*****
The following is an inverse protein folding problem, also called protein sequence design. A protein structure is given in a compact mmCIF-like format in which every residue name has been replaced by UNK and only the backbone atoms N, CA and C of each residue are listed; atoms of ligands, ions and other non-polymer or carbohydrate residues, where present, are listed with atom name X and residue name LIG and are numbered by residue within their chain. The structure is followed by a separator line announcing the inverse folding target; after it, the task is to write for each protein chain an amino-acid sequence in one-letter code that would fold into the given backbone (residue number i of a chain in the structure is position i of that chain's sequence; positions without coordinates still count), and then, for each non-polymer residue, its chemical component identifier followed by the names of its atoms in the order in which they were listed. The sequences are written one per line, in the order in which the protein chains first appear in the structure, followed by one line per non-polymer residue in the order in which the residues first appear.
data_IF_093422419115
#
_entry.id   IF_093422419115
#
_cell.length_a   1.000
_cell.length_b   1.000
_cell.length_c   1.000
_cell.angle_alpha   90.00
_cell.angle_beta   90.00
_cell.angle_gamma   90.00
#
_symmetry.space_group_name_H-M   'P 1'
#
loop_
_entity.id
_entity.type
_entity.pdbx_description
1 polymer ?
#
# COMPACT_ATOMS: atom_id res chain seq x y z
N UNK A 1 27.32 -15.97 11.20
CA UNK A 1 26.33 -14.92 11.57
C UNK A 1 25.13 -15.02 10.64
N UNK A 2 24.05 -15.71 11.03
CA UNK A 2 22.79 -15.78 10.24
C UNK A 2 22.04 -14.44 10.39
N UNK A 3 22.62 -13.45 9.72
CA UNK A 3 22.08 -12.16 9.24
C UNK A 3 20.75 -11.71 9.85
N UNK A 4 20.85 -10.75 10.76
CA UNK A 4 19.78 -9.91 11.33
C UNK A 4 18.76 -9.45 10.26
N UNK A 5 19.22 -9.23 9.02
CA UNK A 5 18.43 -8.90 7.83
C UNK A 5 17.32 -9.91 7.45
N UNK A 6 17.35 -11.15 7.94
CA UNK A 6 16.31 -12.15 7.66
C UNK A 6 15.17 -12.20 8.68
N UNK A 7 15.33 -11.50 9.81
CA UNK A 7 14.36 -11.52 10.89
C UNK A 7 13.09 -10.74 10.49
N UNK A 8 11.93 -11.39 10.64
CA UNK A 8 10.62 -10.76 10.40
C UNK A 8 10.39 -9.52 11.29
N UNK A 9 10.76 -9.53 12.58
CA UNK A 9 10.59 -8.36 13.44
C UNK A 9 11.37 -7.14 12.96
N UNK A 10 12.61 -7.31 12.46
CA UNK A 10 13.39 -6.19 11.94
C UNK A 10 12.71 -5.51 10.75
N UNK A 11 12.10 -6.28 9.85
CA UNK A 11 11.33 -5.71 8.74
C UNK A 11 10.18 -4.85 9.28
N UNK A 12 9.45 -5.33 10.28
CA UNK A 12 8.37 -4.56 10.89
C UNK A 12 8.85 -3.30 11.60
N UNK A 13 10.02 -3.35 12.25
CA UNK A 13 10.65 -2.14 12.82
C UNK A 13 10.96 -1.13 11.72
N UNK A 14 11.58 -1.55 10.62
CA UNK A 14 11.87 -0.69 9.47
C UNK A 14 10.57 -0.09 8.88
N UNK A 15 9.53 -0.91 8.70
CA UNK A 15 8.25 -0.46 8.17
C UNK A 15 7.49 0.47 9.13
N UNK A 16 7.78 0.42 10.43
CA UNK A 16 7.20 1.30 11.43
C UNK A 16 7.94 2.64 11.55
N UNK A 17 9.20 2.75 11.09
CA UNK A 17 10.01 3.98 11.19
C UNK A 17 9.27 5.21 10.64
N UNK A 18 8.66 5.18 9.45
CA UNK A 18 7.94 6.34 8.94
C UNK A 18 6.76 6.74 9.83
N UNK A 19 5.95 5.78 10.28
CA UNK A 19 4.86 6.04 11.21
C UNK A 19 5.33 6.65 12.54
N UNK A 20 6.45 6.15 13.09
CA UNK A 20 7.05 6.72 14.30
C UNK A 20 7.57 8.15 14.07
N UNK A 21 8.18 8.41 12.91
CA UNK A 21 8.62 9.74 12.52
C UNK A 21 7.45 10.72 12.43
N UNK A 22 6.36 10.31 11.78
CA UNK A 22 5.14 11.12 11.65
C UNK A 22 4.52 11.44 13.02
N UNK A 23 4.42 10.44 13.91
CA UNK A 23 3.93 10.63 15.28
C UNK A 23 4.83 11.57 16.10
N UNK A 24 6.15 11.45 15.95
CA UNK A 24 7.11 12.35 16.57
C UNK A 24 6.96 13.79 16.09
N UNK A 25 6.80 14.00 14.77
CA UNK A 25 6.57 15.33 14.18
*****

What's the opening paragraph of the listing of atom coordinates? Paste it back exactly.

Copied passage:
The following is an inverse protein folding problem, also called protein sequence design. A protein structure is given in a compact mmCIF-like format in which every residue name has been replaced by UNK and only the backbone atoms N, CA and C of each residue are listed; atoms of ligands, ions and other non-polymer or carbohydrate residues, where present, are listed with atom name X and residue name LIG and are numbered by residue within their chain. The structure is followed by a separator line announcing the inverse folding target; after it, the task is to write for each protein chain an amino-acid sequence in one-letter code that would fold into the given backbone (residue number i of a chain in the structure is position i of that chain's sequence; positions without coordinates still count), and then, for each non-polymer residue, its chemical component identifier followed by the names of its atoms in the order in which they were listed. The sequences are written one per line, in the order in which the protein chains first appear in the structure, followed by one line per non-polymer residue in the order in which the residues first appear.